Iran will free an American woman jailed there for more than 13 month “very soon,” an Iranian diplomat at the United Nations told The Washington Times Thursday.
Reports from Tehran said one of three detained Americans will be freed Saturday.
“I can confirm that Sarah Shourd will be released very soon,” Bak Sahraei, second counsellor at Iran’s mission to the United Nations said by telephone from New York.
Ms. Shourd, 31, was detained in July 2009 along with Shane Bauer, 27, and Josh Fattal, 27, when they strayed into Iran from northern Iraq during a hiking trip. Iran claimed they crossed the border illegally and charged them with spying.
Mr. Sahraei would not say when the other two Americans will be freed.
The Associated Press reported from Tehran Thursday that Iran’s Culture Ministry sent a text message to reporters telling them to come to a Tehran hotel on Saturday morning to witness the release of the American. The site, the Estaghal hotel, is the same one where the three were allowed the only meeting with their mothers since they were detained in July 2009.
“Offering congratulations on Eid al-Fitr,” the ministry text message said, referring to the feast marking the end of Ramadan.
The Iranian message gave no other details about who would be freed. Ms. Shourd, 31, has told her mother she has serious medical problems.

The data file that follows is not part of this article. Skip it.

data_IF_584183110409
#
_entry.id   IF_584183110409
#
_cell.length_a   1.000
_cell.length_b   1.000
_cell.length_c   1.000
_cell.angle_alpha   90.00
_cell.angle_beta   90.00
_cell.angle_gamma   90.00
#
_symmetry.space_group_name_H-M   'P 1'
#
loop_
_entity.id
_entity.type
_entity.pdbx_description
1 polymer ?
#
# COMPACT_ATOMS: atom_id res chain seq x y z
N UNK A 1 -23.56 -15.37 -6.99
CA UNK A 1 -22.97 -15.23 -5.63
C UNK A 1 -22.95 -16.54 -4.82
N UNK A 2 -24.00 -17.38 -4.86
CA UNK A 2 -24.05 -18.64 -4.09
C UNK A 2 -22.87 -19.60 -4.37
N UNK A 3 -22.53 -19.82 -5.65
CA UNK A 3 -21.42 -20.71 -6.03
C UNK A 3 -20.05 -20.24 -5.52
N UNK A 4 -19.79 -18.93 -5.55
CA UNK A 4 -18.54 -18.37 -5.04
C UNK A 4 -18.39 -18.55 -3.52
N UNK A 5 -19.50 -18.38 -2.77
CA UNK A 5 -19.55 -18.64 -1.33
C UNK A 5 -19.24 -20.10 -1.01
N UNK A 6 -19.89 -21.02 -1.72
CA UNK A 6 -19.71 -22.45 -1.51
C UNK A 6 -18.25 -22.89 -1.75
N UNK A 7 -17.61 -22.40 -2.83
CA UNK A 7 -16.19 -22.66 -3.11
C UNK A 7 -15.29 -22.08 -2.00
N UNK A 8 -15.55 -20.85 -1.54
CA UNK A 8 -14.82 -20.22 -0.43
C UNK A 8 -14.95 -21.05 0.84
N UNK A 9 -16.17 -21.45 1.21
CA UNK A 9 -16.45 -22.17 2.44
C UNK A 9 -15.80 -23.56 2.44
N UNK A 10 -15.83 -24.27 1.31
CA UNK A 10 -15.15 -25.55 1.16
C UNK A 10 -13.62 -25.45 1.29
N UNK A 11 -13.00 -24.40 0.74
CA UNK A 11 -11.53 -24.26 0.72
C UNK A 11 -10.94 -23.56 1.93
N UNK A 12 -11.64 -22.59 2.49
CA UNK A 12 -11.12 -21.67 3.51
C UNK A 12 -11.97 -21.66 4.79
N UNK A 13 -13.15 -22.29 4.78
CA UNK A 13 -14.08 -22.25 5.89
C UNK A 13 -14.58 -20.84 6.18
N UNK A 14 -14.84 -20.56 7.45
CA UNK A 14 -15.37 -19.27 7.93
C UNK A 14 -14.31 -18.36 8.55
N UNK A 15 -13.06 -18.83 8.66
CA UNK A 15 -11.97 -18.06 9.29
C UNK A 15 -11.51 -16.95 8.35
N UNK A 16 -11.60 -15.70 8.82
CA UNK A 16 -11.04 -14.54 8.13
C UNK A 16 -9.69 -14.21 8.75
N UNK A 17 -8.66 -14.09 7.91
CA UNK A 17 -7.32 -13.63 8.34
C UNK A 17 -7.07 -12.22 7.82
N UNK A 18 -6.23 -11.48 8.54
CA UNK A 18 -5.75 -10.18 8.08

The gesture could be a calculated move by Iran to soften international criticism of its judiciary. Iran has faced a growing storm of protest over a stoning sentence for a woman convicted of adultery that has been temporarily suspended, the AP reported.
Releasing prisoners and showing clemency is a common practice in the Muslim world during the fasting month of Ramadan.
Ms. Shourd’s mother, Nora, told the AP her daughter told her in a telephone call in August that prison officials have denied her requests for medical treatment. The mother said they talked about her daughter’s medical problems, including a breast lump and precancerous cervical cells, and her solitary confinement in Tehran’s Evin prison.
During the American hostage crisis in 1979-1981, Iran first released women and African-Americans as a sign of respect for women and mercy toward minorities.
In Washington, State Department spokesman Mark Toner said U.S. officials are in contact with Swiss diplomats who handle U.S. affairs in Iran.
“We don’t know, frankly, what Iran is contemplating at this point,” Mr. Toner said. “If this turns out to be true, this is terrific news. The hikers’ release is long overdue.”